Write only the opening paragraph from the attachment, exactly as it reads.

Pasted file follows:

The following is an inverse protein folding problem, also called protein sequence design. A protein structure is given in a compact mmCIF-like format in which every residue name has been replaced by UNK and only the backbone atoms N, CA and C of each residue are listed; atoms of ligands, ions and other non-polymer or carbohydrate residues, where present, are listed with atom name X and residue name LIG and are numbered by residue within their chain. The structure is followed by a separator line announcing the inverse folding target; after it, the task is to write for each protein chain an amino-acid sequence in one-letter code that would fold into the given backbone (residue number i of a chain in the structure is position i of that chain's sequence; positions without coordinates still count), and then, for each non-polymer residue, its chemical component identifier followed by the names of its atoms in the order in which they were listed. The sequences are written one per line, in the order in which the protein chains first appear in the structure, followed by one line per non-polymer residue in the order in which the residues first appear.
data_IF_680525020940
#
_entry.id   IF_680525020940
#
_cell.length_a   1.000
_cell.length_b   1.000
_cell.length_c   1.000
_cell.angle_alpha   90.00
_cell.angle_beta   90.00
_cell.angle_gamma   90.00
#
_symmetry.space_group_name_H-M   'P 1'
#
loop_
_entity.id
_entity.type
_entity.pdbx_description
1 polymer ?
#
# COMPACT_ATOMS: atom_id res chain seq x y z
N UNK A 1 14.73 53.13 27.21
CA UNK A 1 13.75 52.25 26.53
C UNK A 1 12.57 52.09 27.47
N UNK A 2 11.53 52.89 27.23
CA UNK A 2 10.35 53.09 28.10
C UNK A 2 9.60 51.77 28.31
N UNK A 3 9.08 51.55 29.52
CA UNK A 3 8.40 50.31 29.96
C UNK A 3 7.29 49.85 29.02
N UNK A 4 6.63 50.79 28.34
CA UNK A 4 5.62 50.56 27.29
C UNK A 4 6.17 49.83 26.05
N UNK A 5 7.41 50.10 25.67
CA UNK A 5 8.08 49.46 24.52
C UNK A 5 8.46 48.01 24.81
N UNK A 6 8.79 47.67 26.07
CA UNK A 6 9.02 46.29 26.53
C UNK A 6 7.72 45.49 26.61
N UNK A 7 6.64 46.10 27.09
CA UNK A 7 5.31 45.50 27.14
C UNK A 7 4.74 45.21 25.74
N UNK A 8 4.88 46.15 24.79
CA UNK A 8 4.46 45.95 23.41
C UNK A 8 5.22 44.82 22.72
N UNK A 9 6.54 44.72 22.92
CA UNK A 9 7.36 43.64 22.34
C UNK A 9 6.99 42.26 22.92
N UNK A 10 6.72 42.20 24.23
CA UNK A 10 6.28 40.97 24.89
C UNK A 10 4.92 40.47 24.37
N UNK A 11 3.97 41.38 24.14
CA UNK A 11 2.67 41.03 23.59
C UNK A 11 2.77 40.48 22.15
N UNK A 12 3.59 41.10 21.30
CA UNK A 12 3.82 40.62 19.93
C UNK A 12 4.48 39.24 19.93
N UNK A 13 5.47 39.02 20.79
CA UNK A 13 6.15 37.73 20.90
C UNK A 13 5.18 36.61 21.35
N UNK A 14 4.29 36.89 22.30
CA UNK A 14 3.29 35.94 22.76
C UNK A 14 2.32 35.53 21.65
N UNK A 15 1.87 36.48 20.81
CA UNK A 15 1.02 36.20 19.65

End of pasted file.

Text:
The following is an inverse protein folding problem, also called protein sequence design. A protein structure is given in a compact mmCIF-like format in which every residue name has been replaced by UNK and only the backbone atoms N, CA and C of each residue are listed; atoms of ligands, ions and other non-polymer or carbohydrate residues, where present, are listed with atom name X and residue name LIG and are numbered by residue within their chain. The structure is followed by a separator line announcing the inverse folding target; after it, the task is to write for each protein chain an amino-acid sequence in one-letter code that would fold into the given backbone (residue number i of a chain in the structure is position i of that chain's sequence; positions without coordinates still count), and then, for each non-polymer residue, its chemical component identifier followed by the names of its atoms in the order in which they were listed. The sequences are written one per line, in the order in which the protein chains first appear in the structure, followed by one line per non-polymer residue in the order in which the residues first appear.